Asthma affects more than 25 million Americans, and an estimated 5 million children. Controlling the indoor environment and indoor air quality (IAQ) are key factors in managing asthma symptoms and severity.
The following are key triggers that affect indoor air quality and asthma. Being aware of these triggers and taking steps to reduce them can greatly improve the quality of life for those with asthma.
Reducing Asthma Triggers in Your Home
Dust mites are tiny bugs that are too small to see. Every home has dust mites. They are found in mattresses, pillows, carpets, upholstered furniture, bedcovers, clothes, stuffed toys and fabric and fabric-covered items. Dust mites can trigger asthma in individuals with allergies to dust mites. Exposure to dust mites can cause asthma in children who have not previously exhibited asthma symptoms.
Tips for controlling dust mites in the home: Use allergen proof bed covers, wash bedding weekly in hot water, keep humidity low—use an air conditioner or a dehumidifier, wash stuffed toys in hot water, remove dust and vacuum regularly.
Mold spores are naturally present in indoor air, and when they land on damp places indoors, they may begin growing. Molds can be found almost anywhere when moisture is present. For people sensitive to molds, inhaling mold spores can trigger an asthma attack. Tips for controlling mold in the home: Control moisture by using air conditioning and dehumidifiers, clean up wet materials quickly, clean, disinfect and dry surfaces that are prone to mold growth, repair leaks, dry items prior to storage and improve airflow in your home by opening windows, moving furniture away from walls and opening closet doors.
Droppings or body parts of cockroaches and other pests can trigger asthma. Certain proteins are found in cockroach feces and saliva and can cause allergic reactions or trigger asthma symptoms in some individuals.
Tips for pest control in the home: Using traps, bait or boric acid eliminates the use of chemicals in controlling pests. If possible calling a professional exterminator is a good option. Storing food in tightly sealed containers and disposing of all food garbage promptly in addition to regularly cleaning your home will help in eliminating household pests that can trigger asthma and allergy symptoms.
Nitrogen dioxide (NO2) is an odorless gas that can irritate your eyes, nose and throat and cause shortness of breath. NO2 can come from appliances inside your home that burn fuels such as gas, kerosene and wood. Smoke from your stove or fireplace can trigger asthma.
Tips for reducing nitrogen dioxide in the home: There are several ways to reduce the risk of nitrous dioxide in home; including keeping gas appliances properly adjusted, using vented vs. unvented space heaters, using the right fuel in kerosene powered space heaters, making sure that gas stoves have an exhaust fan vented to the outdoors and keeping flues opened while using fireplaces.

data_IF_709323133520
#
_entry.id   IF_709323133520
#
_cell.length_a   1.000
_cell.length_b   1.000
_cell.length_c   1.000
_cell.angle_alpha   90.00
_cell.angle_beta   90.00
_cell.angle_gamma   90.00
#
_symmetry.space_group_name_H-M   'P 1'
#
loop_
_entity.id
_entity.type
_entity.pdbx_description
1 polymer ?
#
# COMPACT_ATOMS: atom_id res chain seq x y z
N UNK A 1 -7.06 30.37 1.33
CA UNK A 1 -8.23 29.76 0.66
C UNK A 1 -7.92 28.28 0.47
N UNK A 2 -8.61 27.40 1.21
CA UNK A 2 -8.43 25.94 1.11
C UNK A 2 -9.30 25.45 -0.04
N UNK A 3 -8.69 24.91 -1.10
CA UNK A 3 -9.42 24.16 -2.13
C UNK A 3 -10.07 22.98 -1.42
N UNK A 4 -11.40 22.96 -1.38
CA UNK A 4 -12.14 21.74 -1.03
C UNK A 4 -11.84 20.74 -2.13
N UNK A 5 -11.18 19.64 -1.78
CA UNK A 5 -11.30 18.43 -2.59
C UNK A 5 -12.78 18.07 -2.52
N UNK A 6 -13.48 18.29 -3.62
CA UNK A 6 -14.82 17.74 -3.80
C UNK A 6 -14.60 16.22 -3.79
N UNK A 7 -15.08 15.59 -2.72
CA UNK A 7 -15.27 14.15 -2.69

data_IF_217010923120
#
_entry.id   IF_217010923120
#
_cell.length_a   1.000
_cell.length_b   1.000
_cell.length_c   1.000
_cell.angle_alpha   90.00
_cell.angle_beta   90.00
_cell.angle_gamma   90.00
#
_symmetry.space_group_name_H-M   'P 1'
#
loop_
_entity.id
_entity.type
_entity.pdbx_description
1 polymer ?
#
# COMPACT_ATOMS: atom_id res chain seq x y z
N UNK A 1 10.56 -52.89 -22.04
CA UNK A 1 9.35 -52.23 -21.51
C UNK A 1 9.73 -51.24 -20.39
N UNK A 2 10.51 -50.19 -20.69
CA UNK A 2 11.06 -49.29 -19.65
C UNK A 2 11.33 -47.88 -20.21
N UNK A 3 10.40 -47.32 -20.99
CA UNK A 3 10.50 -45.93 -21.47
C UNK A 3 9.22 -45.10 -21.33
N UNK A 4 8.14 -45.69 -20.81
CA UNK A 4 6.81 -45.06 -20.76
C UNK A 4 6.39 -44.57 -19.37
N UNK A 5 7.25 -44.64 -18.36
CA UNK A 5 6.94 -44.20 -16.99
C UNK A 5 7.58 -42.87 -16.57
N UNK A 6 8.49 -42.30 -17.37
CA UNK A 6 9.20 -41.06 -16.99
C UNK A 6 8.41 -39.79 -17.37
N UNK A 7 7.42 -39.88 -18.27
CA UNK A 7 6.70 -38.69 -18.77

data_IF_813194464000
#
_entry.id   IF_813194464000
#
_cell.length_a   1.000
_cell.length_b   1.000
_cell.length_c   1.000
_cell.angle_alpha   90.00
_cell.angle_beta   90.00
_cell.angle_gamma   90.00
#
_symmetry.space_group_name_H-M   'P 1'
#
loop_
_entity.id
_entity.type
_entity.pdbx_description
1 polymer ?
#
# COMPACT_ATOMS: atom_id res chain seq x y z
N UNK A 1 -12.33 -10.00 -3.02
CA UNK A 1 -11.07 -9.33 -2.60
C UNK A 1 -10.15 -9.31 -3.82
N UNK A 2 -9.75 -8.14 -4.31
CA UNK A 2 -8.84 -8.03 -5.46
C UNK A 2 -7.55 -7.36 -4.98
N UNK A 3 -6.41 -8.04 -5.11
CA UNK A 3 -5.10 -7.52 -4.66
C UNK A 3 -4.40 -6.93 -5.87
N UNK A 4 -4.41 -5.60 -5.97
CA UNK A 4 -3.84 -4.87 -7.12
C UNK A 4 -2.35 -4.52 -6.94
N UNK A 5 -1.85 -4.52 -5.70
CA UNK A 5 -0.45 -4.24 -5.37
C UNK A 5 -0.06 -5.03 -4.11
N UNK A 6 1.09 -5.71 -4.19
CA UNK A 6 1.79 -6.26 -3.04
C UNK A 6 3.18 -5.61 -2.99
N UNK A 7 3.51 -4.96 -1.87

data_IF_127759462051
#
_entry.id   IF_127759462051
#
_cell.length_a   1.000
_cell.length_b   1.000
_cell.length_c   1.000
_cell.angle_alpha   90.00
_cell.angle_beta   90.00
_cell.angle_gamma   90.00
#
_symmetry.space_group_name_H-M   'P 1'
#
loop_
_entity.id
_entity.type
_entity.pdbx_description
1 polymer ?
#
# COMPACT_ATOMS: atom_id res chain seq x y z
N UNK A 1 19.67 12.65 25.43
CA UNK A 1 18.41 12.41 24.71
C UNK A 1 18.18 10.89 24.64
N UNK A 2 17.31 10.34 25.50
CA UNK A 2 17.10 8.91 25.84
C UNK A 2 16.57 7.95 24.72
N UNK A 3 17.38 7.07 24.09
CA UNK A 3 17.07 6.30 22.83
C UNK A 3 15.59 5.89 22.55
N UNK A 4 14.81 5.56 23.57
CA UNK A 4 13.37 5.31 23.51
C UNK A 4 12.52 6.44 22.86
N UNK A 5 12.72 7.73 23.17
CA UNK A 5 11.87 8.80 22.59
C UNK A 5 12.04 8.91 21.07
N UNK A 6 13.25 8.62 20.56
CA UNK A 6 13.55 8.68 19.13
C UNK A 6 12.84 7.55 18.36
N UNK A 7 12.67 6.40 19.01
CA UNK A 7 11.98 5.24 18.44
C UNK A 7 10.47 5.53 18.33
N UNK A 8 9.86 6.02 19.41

Chemical irritants are found in some products in your house and may trigger asthma. Many building materials release chemicals (often called volatile organic compounds, or VOCs) into the indoor air, sometimes long after the home is constructed. Chemical irritants may exacerbate asthma. At sufficient concentrations in the air, many products can trigger an asthmatic reaction.
Tips for reducing chemical irritants in the home: When buying household products, be sure to read the labels carefully so that you know what you are getting. When using these products, closely follow the instructions, and when storing products, follow the label directions. Using multipurpose cleaners cuts down on the number of products you have stored in your home. Buy the least harmful product and avoid products labeled “Danger/Poison”, “Warning” and “Caution”. Use preventative measures by cleaning your household appliances immediately after each use. This lessens the need to use harsh chemicals on built up stains and spills.
Smoke from wood-burning stoves and fireplaces contain a mixture of harmful gases and small particles. Breathing these small particles can cause asthma attacks and severe bronchitis, aggravate heart and lung disease and may increase the likelihood of respiratory illnesses.
Tips for wood smoke safety in the home: Make sure you have a CO (carbon monoxide) detector in your home, have it located close to where you can hear it should it go off and make sure it meets safety standards. Have a professional chimney sweep do an annual inspection and cleaning of your chimney to ensure there are no blockages or clogging. Replace older wood heaters or fireplaces with models made after 1990 for fuel efficient and healthier wood burning.
To find out more about improving indoor air quality with new construction please visit Indoor airPLUS, a voluntary partnership and labeling program that helps new home builders improve the quality of indoor air by requiring construction practices and product specifications that minimize exposure to airborne pollutants including environmental asthma triggers.
Use the partner locator to find an Indoor airPLUS builder in your state @ Partner Locator
Visit the EPA’s website for information on indoor air quality and asthma.
Information in this article is from the Environmental Protection Agency and Indoor airPLUS.